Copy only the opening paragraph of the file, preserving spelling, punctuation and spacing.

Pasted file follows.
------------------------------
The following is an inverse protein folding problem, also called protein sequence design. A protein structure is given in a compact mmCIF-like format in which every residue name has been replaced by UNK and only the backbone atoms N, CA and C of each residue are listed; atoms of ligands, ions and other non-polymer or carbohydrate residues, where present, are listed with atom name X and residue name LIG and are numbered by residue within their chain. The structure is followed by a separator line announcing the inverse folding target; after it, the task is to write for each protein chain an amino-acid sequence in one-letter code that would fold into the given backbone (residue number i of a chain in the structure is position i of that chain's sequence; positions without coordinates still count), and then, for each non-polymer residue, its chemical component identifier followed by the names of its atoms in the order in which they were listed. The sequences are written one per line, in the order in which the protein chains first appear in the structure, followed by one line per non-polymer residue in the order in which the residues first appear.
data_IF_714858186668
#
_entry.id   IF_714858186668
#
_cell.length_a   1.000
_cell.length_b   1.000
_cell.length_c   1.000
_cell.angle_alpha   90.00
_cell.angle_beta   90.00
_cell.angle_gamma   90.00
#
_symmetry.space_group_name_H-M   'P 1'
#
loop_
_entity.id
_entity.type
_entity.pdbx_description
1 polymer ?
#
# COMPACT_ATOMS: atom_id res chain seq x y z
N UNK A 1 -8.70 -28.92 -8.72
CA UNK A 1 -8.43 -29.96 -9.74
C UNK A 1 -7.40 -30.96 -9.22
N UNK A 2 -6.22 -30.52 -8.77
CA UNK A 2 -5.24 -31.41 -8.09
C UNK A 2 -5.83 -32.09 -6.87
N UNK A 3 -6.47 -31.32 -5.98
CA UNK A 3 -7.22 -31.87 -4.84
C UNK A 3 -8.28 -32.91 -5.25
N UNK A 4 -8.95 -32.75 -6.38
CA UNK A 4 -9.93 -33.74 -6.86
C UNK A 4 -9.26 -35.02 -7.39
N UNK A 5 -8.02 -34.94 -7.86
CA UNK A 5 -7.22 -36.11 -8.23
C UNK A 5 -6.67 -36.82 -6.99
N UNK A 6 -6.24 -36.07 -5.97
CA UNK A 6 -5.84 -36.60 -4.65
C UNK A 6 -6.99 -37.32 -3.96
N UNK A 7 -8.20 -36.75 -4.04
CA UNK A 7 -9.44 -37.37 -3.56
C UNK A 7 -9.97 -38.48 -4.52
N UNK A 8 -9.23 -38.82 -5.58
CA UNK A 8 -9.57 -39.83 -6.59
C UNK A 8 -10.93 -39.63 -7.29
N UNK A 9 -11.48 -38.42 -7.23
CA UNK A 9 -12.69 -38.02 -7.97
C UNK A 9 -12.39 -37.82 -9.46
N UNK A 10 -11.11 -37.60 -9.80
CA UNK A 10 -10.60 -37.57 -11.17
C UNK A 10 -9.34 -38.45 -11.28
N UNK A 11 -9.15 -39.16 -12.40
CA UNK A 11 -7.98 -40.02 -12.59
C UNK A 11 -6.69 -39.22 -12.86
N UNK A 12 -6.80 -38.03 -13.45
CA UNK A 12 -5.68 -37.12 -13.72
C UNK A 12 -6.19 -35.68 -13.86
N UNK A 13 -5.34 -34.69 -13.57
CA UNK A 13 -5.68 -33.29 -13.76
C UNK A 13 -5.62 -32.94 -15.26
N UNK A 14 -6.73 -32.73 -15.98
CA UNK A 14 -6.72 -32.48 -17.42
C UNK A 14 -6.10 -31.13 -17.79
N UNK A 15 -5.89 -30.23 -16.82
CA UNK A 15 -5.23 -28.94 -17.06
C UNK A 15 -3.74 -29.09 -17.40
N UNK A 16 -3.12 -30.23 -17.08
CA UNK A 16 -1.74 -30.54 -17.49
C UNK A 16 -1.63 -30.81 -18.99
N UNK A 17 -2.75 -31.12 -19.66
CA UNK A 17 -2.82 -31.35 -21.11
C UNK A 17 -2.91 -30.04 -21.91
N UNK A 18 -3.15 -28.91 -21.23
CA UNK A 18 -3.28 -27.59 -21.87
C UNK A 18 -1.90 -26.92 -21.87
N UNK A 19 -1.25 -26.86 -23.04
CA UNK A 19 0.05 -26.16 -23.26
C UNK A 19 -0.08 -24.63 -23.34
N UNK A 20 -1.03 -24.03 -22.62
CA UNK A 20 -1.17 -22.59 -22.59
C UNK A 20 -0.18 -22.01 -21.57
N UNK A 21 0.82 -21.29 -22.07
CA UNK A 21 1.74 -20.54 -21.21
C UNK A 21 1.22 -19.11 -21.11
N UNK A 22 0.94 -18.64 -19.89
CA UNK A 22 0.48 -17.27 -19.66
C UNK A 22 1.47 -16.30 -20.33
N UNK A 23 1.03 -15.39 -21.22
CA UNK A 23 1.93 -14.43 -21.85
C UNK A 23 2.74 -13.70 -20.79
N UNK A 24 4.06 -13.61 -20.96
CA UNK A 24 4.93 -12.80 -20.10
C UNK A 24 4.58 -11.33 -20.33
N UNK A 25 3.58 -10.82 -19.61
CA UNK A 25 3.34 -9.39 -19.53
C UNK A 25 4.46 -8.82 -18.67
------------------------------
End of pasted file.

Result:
The following is an inverse protein folding problem, also called protein sequence design. A protein structure is given in a compact mmCIF-like format in which every residue name has been replaced by UNK and only the backbone atoms N, CA and C of each residue are listed; atoms of ligands, ions and other non-polymer or carbohydrate residues, where present, are listed with atom name X and residue name LIG and are numbered by residue within their chain. The structure is followed by a separator line announcing the inverse folding target; after it, the task is to write for each protein chain an amino-acid sequence in one-letter code that would fold into the given backbone (residue number i of a chain in the structure is position i of that chain's sequence; positions without coordinates still count), and then, for each non-polymer residue, its chemical component identifier followed by the names of its atoms in the order in which they were listed. The sequences are written one per line, in the order in which the protein chains first appear in the structure, followed by one line per non-polymer residue in the order in which the residues first appear.